Thursday, January 17, 2013

Weekly Journal Questions Week Two Catch-Up

Another question I picked out of my envelope of 52 questions was:

Are you a loyal person? Can you keep a secret? (Correction from how it was initially listed a few entries ago.)

Summary of how I answered:

I absolutely, positively consider myself to be a loyal person, and definitely one who can keep a secret. I went further in answering this by talking about how growing up, I'd never been into the gossip thing, even in high school, and that loyalty and someone else's inability to keep a secret caused me to quit my job as a cashier at Giant.

This is where I go into detail about how I answered while possibly adding more to it:

As a cashier at Giant, I was surrounded by very gossipy ladies. Women who have been cashiering for most of their adult lives. I was friendly and good at what I did, but I vehemently rejected any and all invitations to talk negatively about a customer or anyone else for that matter. As a result, the cashiers started to dislike me. They'd even try to look at me and make faces to try to get me to respond when either their own customer or my customer appeared to be rude.

When I became pregnant with my second child, I was enrolled in a technical school in order to obtain skills that would allow me to move on in my career path, which, started out to be in Network Engineering. However, after I became pregnant, my brain turned to mush (THANKS, NOAH!!! :)) and I had to downgrade my training to Office Administration. It was my plan to keep my pregnancy a secret for as long as I could from the gossipy ladies so that I could continue to earn income for my firstborn and myself without the stress of being the victim of severe judgment, as well as the topic of frenzied gossip that I was sure to be. I was due in January and was set to graduate from technical school five months prior to that, so I thought I had time.

About nine weeks into my pregnancy, I made the mistake of confiding in one of the office-workers, who'd touted herself to be a Christian. There were days I had to miss work or be late because I suffered from severe headaches or morning sickness (without the actual vomiting, just severe nausea), as well as frequent trips to the bathroom for which I needed to be given special consideration. The next day, I'm getting fake, "Congratulations!" left and right from practically everyone in the store. When I confronted this "Christian" woman, she basically dismissed me and stated she didn't understand why I'd be upset. I already had one child out of wedlock so what's the big deal about needing secrecy about having another one?

I gave my two weeks notice on that day, after having very happily worked there for three years and two months.

As a teenager, one of the things that used to hurt me most often was finding out that either my sister, mother, or friends would talk negatively about me to their friends, thereby showing a lack of loyalty on their parts. These people would look me in my face and act as though they loved me and to top it off, would HATE it if I mentioned facts about another person they knew regarding their behaviors. Not only that, they'd passionately defend those people! Meanwhile, they'd sit and listen to if not wholeheartedly agree with and add TO everything negative that was said about me.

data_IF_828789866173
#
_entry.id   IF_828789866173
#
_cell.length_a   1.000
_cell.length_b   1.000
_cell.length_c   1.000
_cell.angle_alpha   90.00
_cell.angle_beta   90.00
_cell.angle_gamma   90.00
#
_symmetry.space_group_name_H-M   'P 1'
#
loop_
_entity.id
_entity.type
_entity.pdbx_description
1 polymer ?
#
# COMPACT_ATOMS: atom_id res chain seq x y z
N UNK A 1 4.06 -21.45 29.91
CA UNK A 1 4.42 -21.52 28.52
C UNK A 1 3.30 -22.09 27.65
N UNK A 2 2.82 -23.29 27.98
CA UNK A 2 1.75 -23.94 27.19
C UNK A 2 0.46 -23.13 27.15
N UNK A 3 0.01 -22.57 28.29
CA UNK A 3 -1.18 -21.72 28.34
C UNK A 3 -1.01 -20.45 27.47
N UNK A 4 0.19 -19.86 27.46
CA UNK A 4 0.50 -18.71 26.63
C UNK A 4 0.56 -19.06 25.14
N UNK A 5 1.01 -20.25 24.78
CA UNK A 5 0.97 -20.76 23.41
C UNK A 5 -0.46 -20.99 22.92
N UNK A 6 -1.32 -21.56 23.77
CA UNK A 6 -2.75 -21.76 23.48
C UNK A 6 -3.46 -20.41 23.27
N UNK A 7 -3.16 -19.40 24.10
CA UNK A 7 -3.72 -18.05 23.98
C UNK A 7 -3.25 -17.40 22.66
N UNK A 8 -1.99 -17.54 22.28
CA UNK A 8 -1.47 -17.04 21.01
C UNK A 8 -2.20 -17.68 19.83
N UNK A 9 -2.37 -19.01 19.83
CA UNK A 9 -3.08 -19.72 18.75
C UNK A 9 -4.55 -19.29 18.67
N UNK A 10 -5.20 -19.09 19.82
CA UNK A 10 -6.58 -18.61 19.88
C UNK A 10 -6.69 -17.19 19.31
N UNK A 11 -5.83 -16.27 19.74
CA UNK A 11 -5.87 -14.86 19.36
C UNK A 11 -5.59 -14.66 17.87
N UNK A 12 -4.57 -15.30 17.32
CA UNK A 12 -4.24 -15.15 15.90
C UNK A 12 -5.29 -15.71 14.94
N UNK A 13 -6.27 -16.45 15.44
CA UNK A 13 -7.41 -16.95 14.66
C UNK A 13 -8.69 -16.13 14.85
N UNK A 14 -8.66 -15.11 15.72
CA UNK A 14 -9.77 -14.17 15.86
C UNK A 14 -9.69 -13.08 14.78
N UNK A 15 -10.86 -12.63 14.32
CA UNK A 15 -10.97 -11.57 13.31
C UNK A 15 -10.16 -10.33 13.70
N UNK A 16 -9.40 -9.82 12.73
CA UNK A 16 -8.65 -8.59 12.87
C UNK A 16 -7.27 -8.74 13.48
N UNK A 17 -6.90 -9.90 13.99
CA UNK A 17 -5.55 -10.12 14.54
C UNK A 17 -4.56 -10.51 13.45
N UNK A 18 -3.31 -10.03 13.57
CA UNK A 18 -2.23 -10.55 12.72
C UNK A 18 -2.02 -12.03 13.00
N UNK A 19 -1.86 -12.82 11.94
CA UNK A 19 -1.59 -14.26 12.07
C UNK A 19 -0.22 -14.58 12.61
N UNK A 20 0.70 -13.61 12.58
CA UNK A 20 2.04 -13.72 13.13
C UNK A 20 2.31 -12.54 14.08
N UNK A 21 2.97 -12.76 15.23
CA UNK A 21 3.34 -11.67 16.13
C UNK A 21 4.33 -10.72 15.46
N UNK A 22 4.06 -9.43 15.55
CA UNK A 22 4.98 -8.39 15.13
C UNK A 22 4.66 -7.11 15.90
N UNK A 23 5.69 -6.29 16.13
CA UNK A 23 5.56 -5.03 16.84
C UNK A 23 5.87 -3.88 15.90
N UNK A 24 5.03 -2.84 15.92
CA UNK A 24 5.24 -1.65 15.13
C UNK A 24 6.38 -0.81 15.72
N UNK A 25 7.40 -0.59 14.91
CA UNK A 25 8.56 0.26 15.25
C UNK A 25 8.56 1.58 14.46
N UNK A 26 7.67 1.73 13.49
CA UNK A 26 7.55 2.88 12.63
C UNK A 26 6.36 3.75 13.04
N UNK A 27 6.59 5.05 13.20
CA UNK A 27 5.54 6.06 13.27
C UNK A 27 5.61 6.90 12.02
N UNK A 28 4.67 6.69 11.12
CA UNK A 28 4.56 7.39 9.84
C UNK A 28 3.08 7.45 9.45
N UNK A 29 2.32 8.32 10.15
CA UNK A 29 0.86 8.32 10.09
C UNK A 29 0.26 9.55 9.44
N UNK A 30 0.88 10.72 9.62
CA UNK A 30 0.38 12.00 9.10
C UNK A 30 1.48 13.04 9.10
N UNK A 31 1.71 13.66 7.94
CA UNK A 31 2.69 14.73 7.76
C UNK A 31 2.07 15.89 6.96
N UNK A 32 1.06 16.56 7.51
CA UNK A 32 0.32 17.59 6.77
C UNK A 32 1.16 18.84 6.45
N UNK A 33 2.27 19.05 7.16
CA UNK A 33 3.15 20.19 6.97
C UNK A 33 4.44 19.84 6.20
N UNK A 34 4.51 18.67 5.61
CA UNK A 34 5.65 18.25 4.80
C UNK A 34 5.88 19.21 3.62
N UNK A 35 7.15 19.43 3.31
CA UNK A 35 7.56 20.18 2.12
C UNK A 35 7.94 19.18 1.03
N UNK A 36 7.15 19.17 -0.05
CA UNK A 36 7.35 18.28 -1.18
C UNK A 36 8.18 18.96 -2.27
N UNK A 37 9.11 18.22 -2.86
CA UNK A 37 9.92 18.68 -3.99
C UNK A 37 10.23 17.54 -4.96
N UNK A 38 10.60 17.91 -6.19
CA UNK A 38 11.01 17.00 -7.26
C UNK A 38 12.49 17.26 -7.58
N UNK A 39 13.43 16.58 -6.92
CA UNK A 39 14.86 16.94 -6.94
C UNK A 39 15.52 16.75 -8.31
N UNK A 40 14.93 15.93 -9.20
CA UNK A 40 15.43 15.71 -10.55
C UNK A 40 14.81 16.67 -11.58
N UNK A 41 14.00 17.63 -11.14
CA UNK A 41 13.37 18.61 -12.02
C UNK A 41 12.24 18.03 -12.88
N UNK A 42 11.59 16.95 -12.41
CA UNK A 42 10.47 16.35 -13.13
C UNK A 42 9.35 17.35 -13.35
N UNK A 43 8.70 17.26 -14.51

To be fair, I was a real a**hole of a teenager. I was Ms. A**hole at home, and Ms. Congeniality at school, work and EVERYWHERE else. But still...
It wasn't a purposeful duality in lifestyle, I assure you. I was extremely unhappy at home and hated virtually everything about my household. I won't go into details about it, but trust that the minute I was able to, even to my own detriment as I wasn't as "ready" as I thought I was, I left home at 23 years old with my five-year-old and nine-month-old sons in tow.

Again, I know that from the outside looking in, I could be viewed as a hypocrite. I didn't think of it that way. It's not like I had to think about my behavior once I was out of the house. The transition came naturally. I was happier when I wasn't at home and my disposition changed accordingly.

But, I digress...

I grew up needing to know how to keep secrets because of the things going on in my house. I was a good student, quiet, and kept to myself; privacy was something that I needed to have in order to feel comfortable. I'd never want my secrets to be repeated, so it was only right - and EASY for me to keep others' secrets as well.

Today, while I am not as reserved as I once was, I still value my privacy to an extent. There was a time that I'd NEVER allow a family member to help me clean out closets - who KNEW what could be found in them! LOL! Now that I live my life a bit more openly and a lot less fearfully, I'm very nearly an (partially) open book, however, my respect for others' privacy as well as my desire to have loyal people around me and to remain a loyal person myself, remain unchanged.

Until next time,

XOXOXO - Jessika

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